Call for Ideas Lens: Environment
Thoughts on New Orleans and the Mississippi
By Jeff Carney
300 years ago the city of New Orleans tethered itself to a stable bend in the Mississippi River. Only 95 miles from the river’s end at the Gulf of Mexico, the city is a euphoric celebration capping off a 2300 mile trip through the North American continent. A flood of mud, sand, and turbid water the Mississippi River and New Orleans form a nexus between the delta ecosystem, global commerce, and a vibrant culture. Over 300 years the “big muddy” and the “sliver by the river” have grown up together, through an ongoing and oftentimes contentious negotiation.
However, the Mississippi River has never stayed still for long. It is believed that as recent as 500 years ago there were four active outlets to the Mississippi River stretching hundreds of miles across the Gulf. Explorer Hernando Desoto likely sailed through the “River of the Holy Spirit” near the current day outlet of the Atchafalaya River instead of the current Bird’s Foot Delta (Condrey, 2014). The writer John McPhee compares the river’s penchant for movement to a “pianist playing with one hand—frequently and radically changing course, surging over the left or the right bank to go off in utterly new directions (McPhee, 1989).” The Mississippi has moved dramatically over the last 8000 years as it finds new routes to the Gulf of Mexico, constantly making and unmaking the fluid deltaic landscape around it.
The last 300 years chronicles a triumphant domination of society and industry over the shifting Delta environment, however the present day is one increasingly confounded by the tradeoffs required for such control. Land subsidence from leveeing the river coupled with sea level rise has resulted in 1,900 square miles of land lost since 1932 and will take 1,750 more over the next 50 years if nothing is done (CPRA, 2017). As the dynamic interplay between the River and the Gulf increases, can New Orleans continue to thrive at its edge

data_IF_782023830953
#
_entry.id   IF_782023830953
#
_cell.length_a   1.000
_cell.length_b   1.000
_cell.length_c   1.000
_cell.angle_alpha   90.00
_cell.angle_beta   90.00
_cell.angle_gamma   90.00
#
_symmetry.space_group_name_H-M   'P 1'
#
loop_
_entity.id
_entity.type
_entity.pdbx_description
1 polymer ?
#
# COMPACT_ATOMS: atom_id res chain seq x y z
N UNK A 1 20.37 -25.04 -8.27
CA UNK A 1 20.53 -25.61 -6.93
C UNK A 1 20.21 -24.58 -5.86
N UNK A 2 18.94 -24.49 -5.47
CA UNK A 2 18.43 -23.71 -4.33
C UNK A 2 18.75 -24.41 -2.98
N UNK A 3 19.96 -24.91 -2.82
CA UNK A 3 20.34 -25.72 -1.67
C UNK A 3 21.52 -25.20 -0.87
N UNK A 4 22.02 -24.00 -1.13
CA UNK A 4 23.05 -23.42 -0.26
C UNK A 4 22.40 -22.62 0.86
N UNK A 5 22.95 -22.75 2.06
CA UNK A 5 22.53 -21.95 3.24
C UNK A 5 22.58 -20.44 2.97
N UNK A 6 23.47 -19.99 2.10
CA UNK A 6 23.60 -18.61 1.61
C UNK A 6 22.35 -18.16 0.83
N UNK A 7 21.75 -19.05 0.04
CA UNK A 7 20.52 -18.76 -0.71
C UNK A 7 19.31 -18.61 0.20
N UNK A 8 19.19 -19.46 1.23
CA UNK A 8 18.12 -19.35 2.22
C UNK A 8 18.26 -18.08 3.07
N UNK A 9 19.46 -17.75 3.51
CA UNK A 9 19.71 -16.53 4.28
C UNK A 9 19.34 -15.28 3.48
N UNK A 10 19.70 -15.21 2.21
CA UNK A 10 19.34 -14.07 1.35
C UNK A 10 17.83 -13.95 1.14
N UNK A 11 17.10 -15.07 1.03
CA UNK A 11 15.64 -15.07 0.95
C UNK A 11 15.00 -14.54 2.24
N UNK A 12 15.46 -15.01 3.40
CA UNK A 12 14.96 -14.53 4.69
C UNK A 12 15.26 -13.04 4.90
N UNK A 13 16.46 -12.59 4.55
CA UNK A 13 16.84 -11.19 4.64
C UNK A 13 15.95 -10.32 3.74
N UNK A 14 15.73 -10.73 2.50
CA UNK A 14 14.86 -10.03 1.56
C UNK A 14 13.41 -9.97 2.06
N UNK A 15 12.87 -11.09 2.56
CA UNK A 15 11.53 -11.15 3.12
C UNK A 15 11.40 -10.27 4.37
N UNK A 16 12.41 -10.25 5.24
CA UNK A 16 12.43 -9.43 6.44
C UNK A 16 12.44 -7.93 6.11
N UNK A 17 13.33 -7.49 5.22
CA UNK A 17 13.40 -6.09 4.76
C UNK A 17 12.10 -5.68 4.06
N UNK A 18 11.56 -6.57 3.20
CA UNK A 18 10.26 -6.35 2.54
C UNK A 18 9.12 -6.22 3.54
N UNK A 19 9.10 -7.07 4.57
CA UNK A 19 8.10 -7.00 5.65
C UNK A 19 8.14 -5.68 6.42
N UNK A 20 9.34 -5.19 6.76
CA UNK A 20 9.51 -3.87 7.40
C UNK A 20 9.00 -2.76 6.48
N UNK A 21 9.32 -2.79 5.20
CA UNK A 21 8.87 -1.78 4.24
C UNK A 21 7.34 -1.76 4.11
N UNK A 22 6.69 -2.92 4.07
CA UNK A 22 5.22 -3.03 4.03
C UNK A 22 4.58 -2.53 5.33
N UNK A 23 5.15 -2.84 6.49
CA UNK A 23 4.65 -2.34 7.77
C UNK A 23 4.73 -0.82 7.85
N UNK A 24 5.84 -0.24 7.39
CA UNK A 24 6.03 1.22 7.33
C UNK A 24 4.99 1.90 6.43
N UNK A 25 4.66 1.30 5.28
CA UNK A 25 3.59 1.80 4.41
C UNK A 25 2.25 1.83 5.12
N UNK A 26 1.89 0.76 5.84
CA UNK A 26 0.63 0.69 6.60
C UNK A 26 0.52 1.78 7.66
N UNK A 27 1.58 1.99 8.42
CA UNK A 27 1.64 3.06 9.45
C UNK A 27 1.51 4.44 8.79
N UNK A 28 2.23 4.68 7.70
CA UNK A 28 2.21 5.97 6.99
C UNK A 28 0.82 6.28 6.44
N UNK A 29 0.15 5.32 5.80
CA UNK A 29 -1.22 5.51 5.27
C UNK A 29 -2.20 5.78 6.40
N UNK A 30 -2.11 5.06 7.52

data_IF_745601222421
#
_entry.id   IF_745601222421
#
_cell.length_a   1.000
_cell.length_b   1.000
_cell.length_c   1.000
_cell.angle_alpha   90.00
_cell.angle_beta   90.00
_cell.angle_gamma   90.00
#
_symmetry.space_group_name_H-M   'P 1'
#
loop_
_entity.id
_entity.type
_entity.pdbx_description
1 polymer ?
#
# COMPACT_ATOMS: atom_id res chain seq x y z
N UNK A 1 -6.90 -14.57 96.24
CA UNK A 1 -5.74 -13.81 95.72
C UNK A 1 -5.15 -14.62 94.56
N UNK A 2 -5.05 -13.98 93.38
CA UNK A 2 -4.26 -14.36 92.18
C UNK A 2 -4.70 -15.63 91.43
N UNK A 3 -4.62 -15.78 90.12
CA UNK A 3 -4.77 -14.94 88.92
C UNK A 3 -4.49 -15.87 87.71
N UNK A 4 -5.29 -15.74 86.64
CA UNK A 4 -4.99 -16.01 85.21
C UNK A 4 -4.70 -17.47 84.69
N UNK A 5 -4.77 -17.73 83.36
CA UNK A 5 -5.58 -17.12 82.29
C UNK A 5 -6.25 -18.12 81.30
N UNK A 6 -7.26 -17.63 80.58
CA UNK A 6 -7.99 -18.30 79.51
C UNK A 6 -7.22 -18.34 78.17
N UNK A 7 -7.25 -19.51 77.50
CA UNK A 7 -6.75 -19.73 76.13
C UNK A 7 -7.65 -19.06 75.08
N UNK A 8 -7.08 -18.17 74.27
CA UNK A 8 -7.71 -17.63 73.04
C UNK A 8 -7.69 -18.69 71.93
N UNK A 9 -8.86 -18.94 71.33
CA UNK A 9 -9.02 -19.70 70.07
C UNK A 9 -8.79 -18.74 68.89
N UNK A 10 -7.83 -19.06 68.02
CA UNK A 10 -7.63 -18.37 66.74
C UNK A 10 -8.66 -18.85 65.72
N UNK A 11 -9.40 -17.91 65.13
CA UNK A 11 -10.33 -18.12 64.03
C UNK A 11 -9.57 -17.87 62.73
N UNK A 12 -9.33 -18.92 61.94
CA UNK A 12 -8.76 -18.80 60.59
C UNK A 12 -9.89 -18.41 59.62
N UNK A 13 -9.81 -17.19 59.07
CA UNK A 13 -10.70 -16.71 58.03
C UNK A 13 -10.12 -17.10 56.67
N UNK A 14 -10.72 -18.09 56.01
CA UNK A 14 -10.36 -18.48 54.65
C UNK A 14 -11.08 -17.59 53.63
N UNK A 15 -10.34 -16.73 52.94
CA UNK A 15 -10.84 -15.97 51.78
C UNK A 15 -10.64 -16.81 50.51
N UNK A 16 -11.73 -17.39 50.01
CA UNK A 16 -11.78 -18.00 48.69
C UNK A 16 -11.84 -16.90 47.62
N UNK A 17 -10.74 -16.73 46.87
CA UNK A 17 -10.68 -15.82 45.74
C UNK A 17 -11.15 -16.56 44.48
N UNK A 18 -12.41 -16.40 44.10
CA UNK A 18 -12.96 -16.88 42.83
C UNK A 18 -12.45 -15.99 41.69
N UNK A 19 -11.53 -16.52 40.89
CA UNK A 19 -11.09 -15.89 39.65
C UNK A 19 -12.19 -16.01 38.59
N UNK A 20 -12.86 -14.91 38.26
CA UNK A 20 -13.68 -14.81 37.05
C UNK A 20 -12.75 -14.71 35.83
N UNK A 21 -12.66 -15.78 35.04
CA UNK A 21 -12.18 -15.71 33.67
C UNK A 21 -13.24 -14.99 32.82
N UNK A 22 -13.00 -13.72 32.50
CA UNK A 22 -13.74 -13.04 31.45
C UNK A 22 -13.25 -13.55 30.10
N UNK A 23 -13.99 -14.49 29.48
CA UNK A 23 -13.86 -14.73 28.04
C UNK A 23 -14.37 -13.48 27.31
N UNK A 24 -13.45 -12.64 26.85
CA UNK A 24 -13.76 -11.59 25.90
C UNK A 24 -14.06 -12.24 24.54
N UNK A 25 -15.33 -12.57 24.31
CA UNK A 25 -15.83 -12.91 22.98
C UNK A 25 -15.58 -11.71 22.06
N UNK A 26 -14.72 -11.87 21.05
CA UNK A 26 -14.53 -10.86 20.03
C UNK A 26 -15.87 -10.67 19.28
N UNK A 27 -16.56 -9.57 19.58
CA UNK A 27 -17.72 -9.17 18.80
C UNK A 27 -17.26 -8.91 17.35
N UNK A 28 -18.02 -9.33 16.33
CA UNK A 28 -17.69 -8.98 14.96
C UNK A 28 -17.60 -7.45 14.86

Condrey R., Hoffman P., Evers D. (2014) The Last Naturally Active Delta Complexes of the Mississippi River (LNDM): Discovery and Implications. In: Day J., Kemp G., Freeman A., Muth D. (eds) Perspectives on the Restoration of the Mississippi Delta. Estuaries of the World. Springer, Dordrecht https://link.springer.com/chapter/10.1007/978-94-017-8733-8_4/fulltext.html
CPRA. (2017). Louisiana's Comprehensive Master Plan for a Sustainable Coast. Baton Rouge, LA: Louisiana Coastal Protection and Restoration Authority Retrieved from http://coastal.la.gov/wp-content/uploads/2017/04/2017-Coastal-Master-Plan_Web-Book_CFinal-with-Effective-Date-06092017.pdf.
McPhee, John A. (1987). The control of nature. Atchafalaya. New YorK :Farrar, Straus & Giroux, https://www.newyorker.com/magazine/1987/02/23/atchafalaya
Jeff Carney. Photograph courtesy of author.
Jeff Carney is an Associate Professor at the School of Architecture and Director of the LSU Coastal Sustainability Studio at Louisiana State University.